Mustard Lane, Croft, Warrington WA3
The church is a good and typical example of the type of unassuming Roman Catholic chapel built in the years between the Second Relief Act and Emancipation. As here, these buildings were often attached to presbyteries, whose domestic character helped to mask the religious function of the chapel. Despite internal alterations, the interior retains something of its original character.
Most of the Catholics in the Croft area were silk weavers, farm workers and labourers. They were served by a Jesuit mission based at nearby Southworth Hall until the site of St Lewis Croft was purchased in 1825. The first priest at St Lewis (or St Louis) was Fr Leonard Louis de Richebec, a French émigré, who accepted a locum tenens at the Southworth mission in 1795, and died at Croft in 1845 aged 82. Ten years later the parish was entrusted to secular clergy. The original farm buildings on the church site were converted to serve as a school in the 1820s. The first buildings of the present school across the road were opening in 1959. There is apparently no evidence for the attribution of the design to Edmund Sharpe, who would have been 18 at the time the church was built.
Catholic church 1827 (Pevsner). Brown brick with slate roof, rectangular with gable pediment, 3 window bays. Pedimented gable portico with Delian Order caps to columns and pilasters and continuous line of guttae separating the architrave from the frieze. The entrance is a recessed engaged fluted Doric column doorcase with fluted transome and radial bar fanlight holding a pair of 3 panel doors with raised and fielded panels. Gable windows are recessed with stone sills and flat skewback arches, those at ground floor built-up whereas upper windows are metal with leaded lights and some stained glass. The large metal windows to north and south have semicircular heads, leaded lights and stained glass motifs in upper sections.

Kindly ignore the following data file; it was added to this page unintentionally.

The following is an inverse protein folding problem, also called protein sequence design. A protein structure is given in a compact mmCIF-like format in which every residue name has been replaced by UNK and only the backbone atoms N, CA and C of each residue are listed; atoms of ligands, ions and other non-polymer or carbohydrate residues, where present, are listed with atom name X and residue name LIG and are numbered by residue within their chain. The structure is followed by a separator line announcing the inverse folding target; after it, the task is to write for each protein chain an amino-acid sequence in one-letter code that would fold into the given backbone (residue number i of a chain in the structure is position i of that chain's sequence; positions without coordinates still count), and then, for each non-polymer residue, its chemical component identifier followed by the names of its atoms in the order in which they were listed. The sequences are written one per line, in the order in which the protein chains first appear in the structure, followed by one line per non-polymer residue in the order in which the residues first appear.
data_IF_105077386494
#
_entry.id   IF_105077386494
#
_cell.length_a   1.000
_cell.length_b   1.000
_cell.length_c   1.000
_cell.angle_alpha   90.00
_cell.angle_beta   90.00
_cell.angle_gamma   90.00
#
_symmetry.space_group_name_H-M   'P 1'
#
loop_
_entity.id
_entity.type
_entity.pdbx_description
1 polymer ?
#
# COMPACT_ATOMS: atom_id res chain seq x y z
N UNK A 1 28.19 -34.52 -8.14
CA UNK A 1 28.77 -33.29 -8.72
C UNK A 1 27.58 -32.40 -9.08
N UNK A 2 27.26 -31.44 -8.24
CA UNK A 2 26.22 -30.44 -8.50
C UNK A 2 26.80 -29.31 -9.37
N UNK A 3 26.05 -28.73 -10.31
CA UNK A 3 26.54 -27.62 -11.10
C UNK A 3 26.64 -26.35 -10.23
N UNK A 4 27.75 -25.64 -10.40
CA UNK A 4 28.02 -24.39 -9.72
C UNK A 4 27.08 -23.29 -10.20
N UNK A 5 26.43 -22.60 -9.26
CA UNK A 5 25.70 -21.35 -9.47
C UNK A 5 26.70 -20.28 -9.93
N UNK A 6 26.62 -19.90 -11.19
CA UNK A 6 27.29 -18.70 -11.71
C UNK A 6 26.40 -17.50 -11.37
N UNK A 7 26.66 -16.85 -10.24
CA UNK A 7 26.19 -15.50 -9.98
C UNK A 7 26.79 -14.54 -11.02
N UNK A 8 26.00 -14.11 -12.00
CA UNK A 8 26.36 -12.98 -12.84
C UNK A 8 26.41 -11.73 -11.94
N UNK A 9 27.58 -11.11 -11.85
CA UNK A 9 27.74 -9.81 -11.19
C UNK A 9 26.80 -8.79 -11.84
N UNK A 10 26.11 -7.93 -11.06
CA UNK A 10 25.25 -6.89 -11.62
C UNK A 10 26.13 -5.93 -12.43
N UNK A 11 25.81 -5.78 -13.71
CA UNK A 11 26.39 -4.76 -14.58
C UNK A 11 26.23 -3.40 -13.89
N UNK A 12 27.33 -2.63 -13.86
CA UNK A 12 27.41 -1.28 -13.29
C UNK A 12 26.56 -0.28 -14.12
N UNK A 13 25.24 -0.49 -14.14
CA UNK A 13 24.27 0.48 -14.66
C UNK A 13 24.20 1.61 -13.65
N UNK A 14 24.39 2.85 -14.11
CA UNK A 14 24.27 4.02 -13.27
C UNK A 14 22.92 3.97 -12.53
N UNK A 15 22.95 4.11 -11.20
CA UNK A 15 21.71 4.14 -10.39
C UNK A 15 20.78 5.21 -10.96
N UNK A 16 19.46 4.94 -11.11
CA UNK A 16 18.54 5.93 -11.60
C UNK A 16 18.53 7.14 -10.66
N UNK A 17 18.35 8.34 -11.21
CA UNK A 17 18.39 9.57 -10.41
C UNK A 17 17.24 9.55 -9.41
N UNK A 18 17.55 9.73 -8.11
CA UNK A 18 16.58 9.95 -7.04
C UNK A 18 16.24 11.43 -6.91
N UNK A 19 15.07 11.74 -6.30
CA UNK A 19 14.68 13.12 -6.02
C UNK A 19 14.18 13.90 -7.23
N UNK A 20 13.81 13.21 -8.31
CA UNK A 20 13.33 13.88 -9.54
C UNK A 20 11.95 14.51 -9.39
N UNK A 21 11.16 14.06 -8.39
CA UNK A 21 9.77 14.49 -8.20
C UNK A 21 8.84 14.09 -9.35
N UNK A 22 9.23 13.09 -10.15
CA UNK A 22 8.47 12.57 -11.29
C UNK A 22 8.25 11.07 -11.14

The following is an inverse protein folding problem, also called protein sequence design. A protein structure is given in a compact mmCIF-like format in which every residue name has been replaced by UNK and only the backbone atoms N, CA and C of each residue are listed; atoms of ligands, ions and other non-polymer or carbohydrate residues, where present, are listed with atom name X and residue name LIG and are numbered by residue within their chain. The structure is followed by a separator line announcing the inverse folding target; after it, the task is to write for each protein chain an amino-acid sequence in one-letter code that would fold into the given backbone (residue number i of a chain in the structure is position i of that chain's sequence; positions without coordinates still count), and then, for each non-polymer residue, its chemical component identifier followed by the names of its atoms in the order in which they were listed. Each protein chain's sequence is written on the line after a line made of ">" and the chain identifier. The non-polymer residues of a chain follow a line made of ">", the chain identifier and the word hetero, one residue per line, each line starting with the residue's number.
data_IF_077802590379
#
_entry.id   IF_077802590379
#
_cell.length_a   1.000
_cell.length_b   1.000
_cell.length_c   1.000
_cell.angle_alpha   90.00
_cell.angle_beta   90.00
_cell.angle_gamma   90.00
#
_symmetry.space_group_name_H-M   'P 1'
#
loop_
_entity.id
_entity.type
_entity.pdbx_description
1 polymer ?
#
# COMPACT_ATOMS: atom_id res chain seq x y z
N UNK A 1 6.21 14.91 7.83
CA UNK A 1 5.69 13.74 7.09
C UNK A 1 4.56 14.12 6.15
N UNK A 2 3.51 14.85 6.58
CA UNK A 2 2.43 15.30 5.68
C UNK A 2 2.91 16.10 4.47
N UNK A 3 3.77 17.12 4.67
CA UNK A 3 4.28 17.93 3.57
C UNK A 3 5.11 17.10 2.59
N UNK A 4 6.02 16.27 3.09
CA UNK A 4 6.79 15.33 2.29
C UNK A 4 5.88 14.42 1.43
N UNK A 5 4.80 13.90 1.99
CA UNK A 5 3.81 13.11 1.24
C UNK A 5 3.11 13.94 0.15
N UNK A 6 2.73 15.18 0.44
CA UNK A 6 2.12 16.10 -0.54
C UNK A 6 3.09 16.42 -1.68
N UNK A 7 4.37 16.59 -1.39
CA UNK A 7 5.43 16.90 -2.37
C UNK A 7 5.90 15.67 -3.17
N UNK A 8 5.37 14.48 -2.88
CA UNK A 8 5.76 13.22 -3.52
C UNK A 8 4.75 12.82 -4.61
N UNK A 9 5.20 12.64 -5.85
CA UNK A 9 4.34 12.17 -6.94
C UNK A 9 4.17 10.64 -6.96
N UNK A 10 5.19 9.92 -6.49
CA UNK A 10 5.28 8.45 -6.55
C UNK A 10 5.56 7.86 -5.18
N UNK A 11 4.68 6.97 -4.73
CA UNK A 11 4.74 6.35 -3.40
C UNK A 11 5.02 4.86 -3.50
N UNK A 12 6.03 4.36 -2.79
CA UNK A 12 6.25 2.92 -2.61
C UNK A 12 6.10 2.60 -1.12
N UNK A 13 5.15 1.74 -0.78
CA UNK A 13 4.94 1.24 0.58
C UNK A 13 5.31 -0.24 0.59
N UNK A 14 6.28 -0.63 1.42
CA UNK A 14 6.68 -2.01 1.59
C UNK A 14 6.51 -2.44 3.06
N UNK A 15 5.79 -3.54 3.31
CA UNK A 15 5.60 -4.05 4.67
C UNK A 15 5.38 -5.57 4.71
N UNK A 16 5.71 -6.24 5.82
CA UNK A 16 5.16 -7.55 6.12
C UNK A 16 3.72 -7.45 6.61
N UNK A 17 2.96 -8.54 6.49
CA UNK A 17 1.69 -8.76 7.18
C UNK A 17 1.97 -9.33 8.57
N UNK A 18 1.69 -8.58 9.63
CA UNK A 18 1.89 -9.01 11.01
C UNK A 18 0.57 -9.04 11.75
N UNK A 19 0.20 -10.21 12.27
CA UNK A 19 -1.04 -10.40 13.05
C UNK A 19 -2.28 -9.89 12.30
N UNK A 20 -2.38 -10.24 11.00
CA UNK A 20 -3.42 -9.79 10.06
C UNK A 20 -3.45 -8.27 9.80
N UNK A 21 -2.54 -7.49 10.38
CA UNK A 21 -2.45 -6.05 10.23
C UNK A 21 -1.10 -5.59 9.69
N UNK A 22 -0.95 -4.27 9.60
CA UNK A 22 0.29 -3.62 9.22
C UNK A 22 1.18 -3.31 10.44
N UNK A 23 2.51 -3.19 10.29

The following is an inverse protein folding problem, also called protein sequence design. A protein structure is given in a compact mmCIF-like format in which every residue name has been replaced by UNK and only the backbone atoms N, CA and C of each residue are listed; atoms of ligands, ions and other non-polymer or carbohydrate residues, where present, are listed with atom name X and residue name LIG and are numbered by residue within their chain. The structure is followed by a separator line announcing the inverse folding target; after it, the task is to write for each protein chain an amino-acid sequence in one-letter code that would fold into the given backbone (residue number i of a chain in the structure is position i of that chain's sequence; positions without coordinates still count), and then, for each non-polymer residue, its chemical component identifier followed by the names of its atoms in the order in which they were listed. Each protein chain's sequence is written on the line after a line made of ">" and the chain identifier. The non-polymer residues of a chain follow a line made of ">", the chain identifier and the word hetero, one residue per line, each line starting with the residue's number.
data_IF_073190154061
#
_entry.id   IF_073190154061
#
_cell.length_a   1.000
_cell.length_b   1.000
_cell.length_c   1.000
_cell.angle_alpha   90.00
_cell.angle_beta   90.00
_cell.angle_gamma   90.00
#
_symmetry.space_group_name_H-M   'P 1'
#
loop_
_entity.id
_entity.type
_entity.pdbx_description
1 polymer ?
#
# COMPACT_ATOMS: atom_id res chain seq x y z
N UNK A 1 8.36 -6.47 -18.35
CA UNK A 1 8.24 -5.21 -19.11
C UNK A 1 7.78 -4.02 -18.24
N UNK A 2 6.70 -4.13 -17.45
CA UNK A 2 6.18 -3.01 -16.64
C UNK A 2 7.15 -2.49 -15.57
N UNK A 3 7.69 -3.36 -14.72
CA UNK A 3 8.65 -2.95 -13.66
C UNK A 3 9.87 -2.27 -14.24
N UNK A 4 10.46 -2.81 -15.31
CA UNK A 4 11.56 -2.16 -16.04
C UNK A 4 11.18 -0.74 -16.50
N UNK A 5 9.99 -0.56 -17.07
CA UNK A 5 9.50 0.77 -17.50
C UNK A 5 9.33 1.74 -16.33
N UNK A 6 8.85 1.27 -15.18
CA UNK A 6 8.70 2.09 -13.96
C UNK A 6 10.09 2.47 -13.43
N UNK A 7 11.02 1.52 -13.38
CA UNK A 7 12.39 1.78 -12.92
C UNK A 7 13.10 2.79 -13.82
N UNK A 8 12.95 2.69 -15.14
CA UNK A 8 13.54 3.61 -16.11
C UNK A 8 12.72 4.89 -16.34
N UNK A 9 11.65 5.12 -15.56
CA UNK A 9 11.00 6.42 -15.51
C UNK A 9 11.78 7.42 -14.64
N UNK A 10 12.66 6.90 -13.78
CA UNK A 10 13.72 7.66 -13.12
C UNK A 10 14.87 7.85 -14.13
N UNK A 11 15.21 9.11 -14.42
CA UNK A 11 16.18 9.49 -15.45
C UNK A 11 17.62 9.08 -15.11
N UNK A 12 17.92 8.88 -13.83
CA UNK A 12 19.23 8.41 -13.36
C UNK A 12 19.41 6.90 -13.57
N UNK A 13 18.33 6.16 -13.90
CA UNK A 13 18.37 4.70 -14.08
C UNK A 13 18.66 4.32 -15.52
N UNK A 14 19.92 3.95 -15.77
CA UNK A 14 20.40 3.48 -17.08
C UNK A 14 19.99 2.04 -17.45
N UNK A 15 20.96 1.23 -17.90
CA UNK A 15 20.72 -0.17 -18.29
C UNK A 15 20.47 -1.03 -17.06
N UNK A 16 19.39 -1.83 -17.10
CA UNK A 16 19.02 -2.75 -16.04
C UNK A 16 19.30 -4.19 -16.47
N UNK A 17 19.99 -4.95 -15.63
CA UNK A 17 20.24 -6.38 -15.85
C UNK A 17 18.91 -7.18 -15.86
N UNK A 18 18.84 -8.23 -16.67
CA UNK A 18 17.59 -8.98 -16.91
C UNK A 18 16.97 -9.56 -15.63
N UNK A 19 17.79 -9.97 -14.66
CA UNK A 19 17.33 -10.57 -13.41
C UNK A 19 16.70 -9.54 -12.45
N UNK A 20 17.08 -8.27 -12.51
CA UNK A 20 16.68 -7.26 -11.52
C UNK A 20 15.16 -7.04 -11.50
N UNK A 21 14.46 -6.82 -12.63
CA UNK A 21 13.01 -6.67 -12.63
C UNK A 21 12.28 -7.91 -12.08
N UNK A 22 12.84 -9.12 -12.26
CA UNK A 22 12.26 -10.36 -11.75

Interior: No separate chancel and nave, elaborate fluted Corinthian giant pilasters, on pedestals, flank the apsidal sanctuary and form internal angles of east end, between these there are arched recesses with archivolts the north recess holding a high quality marble altar dedicated to “Our Lady”. There are good carved hardwood stations of the cross. The flat plastered ceiling has coved and bracketed cornice and a large ceiling rose with fret and acanthus decorations.
Architect: Not known (but the attribution to Edmund Sharpe in the diocesan directory is unlikely
Original Date: 1827
Conservation Area: Yes
Listed Grade: II